About this project
Three years ago, you helped us launch XOAB, our vision of comfortable socks in beautiful designs. Since then, thousands of you have enjoyed them.
This time around, we’re introducing something new, XOAB Active compression socks. Here's the quick summary:
- Design forward. Using our proprietary design software we can create an unprecedented range of patterned compression socks. Great designs, lots of colors, no limits.
- Guaranteed comfort. We’ve created a state-of-the-art testing device to verify the fit in complex patterned compression socks, so there’s no guesswork finding the right size. We’ll ask you for a few measurements and send you the right socks.
- 100% Made in the USA. We design and make all the socks on our own machines from quality materials: American innovation, American materials, American manufacturing.
- Still kicking! After three years, we’re still brothers, enjoying inventing and designing.
Compression socks have been around a long time, you say? That’s true, but in limited patterns and colors. The long-established compression companies mostly sell socks in three colors, white, flesh-tone and black.
A small number of companies are doing patterned compression socks in the market, and we started this project thinking we could bring our design skills to the party, and offer more choices.
Not so fast.
We discovered that the state-of-the-art in measurement tools for compression socks can’t always measure patterned socks accurately. It just wasn’t possible to accurately verify the compression of our complex patterns. That was our first hurdle.
And, the testing devices that were available were only used in labs, sometimes needing weeks to return compression test results on a pair of socks. And that was our second challenge.
In a knitting mill, machine set-up can change from day to day; reproducing exactly what was done on a knitting machine weeks before can be problematic. Stretch will vary across different batches of the same kind of yarn. Some colors dyed from the same batch of yarn stretch differently than other colors. Without an accurate measuring system, one we could use right next to our knitting machines, we couldn’t verify the compression in our patterned socks, much less take advantage of the prototyping speed and versatility afforded by our unique design software.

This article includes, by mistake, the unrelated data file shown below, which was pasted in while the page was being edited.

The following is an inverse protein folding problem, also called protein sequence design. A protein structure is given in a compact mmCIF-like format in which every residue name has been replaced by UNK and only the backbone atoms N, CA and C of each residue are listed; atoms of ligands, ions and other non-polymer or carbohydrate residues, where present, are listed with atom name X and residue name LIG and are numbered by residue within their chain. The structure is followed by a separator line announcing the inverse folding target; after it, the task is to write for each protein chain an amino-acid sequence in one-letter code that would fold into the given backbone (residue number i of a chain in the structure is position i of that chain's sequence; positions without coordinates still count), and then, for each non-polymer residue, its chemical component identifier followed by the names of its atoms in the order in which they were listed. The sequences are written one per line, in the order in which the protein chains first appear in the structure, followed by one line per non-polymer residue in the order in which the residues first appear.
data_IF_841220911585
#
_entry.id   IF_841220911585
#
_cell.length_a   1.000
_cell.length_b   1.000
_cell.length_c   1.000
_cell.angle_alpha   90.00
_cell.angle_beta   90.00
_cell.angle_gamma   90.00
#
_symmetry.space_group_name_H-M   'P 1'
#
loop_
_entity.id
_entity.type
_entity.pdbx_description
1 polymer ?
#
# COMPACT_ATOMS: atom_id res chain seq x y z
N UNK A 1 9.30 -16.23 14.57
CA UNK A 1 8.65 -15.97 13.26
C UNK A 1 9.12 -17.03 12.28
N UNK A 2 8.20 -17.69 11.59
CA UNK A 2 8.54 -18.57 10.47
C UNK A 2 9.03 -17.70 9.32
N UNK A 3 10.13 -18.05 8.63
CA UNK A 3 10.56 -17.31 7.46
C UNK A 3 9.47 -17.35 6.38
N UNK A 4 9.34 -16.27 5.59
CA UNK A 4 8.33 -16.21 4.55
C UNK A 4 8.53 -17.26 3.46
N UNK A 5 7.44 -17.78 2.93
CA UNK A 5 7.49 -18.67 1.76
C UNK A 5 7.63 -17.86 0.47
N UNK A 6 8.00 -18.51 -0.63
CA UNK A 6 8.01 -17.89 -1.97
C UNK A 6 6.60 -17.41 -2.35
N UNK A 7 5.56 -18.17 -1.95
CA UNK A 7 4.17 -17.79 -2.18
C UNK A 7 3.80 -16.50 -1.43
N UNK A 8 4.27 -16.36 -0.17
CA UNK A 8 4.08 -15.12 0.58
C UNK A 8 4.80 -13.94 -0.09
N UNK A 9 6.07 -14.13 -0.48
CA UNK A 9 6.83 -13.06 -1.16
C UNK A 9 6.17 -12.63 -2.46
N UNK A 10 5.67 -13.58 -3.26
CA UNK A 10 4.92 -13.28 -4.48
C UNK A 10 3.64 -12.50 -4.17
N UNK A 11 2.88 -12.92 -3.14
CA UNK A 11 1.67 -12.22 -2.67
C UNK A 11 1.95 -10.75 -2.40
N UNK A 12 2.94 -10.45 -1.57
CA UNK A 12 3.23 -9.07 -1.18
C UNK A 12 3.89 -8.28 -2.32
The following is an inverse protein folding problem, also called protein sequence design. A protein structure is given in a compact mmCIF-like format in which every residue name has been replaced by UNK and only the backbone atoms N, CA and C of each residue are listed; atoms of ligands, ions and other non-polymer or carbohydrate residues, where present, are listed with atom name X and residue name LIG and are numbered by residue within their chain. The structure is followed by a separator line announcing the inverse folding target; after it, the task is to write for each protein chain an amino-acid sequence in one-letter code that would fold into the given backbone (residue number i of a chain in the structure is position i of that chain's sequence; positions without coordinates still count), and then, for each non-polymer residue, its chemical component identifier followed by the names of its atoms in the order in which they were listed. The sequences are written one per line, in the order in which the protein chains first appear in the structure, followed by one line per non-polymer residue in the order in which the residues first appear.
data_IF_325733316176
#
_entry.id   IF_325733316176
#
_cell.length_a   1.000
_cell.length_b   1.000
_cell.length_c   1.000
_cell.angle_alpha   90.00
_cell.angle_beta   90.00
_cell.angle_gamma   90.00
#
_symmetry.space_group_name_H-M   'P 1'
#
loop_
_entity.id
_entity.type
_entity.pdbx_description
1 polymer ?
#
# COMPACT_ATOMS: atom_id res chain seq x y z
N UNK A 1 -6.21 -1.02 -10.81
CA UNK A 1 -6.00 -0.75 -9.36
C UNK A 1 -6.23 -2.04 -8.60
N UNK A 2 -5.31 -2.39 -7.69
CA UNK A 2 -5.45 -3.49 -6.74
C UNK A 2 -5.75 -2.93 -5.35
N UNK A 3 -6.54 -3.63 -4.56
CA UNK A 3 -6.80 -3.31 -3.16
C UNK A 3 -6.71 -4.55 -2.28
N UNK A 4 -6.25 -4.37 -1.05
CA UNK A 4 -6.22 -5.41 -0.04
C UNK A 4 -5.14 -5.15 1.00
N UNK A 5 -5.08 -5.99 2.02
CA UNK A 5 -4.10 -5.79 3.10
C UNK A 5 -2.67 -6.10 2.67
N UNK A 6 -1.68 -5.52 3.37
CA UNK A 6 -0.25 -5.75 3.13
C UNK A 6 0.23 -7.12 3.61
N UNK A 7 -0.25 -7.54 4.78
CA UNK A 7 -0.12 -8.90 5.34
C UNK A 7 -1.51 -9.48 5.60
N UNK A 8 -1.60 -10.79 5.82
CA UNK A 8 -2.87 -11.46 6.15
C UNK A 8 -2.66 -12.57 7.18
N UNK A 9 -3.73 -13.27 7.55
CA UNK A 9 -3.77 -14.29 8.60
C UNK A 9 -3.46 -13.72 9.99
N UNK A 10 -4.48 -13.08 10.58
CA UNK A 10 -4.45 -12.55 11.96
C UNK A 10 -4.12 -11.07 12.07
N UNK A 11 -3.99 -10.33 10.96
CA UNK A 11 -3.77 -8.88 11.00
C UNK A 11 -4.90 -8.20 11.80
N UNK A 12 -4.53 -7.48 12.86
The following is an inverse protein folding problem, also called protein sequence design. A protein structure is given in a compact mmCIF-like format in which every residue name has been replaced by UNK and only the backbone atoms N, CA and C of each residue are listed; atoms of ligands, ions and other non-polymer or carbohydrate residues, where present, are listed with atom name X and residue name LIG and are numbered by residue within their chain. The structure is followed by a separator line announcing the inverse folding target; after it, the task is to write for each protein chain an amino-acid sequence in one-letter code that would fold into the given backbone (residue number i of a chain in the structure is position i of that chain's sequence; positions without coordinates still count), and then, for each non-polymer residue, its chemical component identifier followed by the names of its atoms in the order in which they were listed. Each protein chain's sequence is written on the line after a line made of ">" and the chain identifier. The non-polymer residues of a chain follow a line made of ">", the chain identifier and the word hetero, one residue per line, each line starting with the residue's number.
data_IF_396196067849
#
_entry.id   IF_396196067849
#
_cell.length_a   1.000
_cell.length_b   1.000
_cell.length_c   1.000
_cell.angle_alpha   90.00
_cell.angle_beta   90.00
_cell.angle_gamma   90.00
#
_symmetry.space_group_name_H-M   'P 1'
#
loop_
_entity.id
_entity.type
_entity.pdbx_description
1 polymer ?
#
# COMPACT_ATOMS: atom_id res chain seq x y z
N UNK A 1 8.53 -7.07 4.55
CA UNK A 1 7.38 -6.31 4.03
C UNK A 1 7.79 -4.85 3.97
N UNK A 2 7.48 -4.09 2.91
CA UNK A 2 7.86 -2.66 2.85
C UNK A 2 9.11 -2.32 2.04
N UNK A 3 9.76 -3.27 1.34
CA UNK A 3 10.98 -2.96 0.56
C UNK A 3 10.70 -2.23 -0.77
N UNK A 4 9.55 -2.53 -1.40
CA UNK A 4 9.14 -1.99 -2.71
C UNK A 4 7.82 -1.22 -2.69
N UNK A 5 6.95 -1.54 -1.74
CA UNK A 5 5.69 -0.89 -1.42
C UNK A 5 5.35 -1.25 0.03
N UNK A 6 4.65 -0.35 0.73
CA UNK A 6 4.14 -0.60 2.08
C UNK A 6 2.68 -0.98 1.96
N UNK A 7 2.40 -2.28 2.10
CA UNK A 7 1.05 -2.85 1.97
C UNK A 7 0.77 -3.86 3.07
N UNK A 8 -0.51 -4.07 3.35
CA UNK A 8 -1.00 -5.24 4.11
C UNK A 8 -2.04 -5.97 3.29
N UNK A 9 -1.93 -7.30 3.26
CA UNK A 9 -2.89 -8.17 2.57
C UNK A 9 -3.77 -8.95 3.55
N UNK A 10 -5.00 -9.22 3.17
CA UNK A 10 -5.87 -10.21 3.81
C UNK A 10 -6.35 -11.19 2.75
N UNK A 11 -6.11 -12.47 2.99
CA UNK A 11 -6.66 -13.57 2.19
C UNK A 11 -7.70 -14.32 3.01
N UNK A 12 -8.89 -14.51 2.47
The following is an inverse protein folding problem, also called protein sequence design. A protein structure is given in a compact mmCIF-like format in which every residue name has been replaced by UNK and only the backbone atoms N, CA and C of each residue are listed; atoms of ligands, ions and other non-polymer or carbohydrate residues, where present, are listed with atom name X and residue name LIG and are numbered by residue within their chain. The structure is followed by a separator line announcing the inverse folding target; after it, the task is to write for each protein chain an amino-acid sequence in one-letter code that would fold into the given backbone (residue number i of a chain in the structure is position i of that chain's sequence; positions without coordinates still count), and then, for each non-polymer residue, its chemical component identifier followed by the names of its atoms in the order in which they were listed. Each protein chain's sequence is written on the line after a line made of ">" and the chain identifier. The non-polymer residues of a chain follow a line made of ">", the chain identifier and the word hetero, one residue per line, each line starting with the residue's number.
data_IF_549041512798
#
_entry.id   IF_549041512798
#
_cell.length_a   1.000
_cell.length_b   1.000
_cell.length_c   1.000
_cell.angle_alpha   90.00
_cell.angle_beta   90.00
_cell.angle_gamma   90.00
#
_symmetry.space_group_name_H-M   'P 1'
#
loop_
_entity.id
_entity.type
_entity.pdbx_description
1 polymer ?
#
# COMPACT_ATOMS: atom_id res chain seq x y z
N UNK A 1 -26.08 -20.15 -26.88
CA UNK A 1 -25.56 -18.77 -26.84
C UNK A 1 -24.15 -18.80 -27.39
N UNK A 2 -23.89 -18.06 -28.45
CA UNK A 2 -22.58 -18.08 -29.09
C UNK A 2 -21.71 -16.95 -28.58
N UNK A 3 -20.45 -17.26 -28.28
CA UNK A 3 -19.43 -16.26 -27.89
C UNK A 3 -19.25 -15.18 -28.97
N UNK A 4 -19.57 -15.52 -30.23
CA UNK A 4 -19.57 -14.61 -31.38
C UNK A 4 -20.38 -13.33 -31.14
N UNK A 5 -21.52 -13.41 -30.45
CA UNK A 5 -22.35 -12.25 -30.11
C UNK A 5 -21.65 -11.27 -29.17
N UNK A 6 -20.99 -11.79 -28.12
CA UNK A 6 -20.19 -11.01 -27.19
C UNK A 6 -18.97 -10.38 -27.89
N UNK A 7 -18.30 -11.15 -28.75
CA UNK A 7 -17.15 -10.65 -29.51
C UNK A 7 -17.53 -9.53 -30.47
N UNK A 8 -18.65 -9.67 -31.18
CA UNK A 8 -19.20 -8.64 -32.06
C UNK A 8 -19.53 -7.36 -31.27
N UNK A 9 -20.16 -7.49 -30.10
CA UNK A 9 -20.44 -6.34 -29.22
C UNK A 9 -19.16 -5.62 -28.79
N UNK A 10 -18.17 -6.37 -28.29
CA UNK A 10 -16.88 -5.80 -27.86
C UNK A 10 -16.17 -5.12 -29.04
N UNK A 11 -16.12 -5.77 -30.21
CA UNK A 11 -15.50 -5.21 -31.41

In 2015, we were granted a patent on our process for analyzing complex sock patterns and redesigning them so they stretch enough for all sizes of legs. That process turned out to be more important than we realized, as the float threads in patterns interfere with the compression applied by a sock, and make accurate compression measurements more difficult.
Over the last two years, with a lot of trial and error, we’ve created a device we can use to measure any of our patterned socks accurately, and it can be used at the mill, next to our knitting machines.
We were made aware of compression socks by a friend and sock industry veteran who wore them exclusively. Rick wore them while working at our mill. The mill floor is concrete, so the knitting machines get a thin layer of plywood under them to reduce vibration. That helps the machines age gracefully - as for the rest of us, not so much. Almost all knitting work is done standing up, and at the end of a long day, wearing compression socks makes a big difference.
Compression socks do their magic by squeezing your legs. (The name “compression” might be a giveaway. :) They can help your legs feel better and you feel less tired by helping your circulatory system move blood, lactic acid, carbon dioxide and excess water from your muscles upward from your feet and lower legs. Travelers also know that compression socks can help keep feet from swelling when flying. For athletes, runners, cyclists, climbers and anyone who fights gravity when they exercise, compression socks may help with performance and recovery.